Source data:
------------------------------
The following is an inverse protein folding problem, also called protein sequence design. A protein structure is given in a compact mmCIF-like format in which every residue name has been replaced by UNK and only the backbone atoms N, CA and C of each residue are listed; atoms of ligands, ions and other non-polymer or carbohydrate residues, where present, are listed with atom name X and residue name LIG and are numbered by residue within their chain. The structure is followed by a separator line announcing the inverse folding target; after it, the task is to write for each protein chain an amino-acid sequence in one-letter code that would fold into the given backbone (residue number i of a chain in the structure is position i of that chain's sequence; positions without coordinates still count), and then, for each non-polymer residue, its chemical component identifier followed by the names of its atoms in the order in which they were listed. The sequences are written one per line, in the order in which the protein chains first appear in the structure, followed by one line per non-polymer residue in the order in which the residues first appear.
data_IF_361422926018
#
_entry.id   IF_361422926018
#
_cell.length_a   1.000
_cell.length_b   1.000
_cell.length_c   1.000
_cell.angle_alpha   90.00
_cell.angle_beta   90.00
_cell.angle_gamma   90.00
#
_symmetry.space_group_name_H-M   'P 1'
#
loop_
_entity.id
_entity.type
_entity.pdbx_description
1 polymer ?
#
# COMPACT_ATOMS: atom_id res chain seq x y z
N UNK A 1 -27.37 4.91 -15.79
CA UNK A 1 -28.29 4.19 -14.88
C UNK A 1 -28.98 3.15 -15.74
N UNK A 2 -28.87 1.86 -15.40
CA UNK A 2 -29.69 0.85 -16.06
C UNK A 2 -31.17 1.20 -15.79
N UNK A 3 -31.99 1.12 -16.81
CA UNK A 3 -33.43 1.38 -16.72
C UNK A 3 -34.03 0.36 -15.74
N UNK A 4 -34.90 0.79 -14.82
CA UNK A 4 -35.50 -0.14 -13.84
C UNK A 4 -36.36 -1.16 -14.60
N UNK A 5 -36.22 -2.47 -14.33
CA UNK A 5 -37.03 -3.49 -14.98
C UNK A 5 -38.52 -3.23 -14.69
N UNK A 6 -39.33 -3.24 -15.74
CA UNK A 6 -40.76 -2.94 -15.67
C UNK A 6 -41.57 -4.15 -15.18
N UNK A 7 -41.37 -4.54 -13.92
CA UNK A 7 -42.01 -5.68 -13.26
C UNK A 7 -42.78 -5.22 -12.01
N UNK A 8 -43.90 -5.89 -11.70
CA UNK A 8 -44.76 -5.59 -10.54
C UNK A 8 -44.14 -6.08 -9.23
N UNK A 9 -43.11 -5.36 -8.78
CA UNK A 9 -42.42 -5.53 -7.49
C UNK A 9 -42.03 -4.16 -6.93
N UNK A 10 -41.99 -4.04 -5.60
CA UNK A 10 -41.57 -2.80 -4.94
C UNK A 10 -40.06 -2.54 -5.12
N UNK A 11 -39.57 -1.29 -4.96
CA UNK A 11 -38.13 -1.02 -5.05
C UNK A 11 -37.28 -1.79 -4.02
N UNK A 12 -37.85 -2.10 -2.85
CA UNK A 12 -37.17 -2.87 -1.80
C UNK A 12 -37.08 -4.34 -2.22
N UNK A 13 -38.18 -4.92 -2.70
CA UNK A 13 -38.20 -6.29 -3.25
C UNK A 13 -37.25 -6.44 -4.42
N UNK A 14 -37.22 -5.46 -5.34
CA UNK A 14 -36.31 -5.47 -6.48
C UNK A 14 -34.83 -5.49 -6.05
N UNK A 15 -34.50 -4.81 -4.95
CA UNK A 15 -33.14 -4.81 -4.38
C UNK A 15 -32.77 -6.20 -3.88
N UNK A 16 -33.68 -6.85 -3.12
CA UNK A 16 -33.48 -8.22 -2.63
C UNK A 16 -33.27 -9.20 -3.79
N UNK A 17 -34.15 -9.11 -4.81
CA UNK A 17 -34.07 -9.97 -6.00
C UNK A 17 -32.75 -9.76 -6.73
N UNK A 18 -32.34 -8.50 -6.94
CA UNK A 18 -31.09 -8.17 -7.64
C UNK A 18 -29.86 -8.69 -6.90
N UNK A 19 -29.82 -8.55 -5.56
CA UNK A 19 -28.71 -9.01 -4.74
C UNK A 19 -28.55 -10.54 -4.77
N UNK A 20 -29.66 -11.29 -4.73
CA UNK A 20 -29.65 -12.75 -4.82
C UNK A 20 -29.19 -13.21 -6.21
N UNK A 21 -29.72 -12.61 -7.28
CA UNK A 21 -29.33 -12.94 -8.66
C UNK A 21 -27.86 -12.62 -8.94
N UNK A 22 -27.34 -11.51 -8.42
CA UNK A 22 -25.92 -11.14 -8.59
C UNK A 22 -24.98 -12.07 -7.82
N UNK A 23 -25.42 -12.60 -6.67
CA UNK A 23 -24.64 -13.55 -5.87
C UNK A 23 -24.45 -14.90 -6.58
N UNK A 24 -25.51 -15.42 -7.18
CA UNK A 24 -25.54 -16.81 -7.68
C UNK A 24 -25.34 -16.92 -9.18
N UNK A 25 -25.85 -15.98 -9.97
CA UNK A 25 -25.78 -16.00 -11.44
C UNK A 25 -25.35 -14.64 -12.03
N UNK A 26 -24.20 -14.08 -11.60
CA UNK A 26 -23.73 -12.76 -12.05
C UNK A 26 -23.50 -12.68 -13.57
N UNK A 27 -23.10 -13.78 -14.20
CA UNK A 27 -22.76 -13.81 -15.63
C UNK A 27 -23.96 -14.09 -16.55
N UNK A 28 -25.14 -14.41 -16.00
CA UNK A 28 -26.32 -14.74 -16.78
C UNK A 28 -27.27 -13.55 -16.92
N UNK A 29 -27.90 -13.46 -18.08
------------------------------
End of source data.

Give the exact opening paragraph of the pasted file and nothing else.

The following is an inverse protein folding problem, also called protein sequence design. A protein structure is given in a compact mmCIF-like format in which every residue name has been replaced by UNK and only the backbone atoms N, CA and C of each residue are listed; atoms of ligands, ions and other non-polymer or carbohydrate residues, where present, are listed with atom name X and residue name LIG and are numbered by residue within their chain. The structure is followed by a separator line announcing the inverse folding target; after it, the task is to write for each protein chain an amino-acid sequence in one-letter code that would fold into the given backbone (residue number i of a chain in the structure is position i of that chain's sequence; positions without coordinates still count), and then, for each non-polymer residue, its chemical component identifier followed by the names of its atoms in the order in which they were listed. The sequences are written one per line, in the order in which the protein chains first appear in the structure, followed by one line per non-polymer residue in the order in which the residues first appear.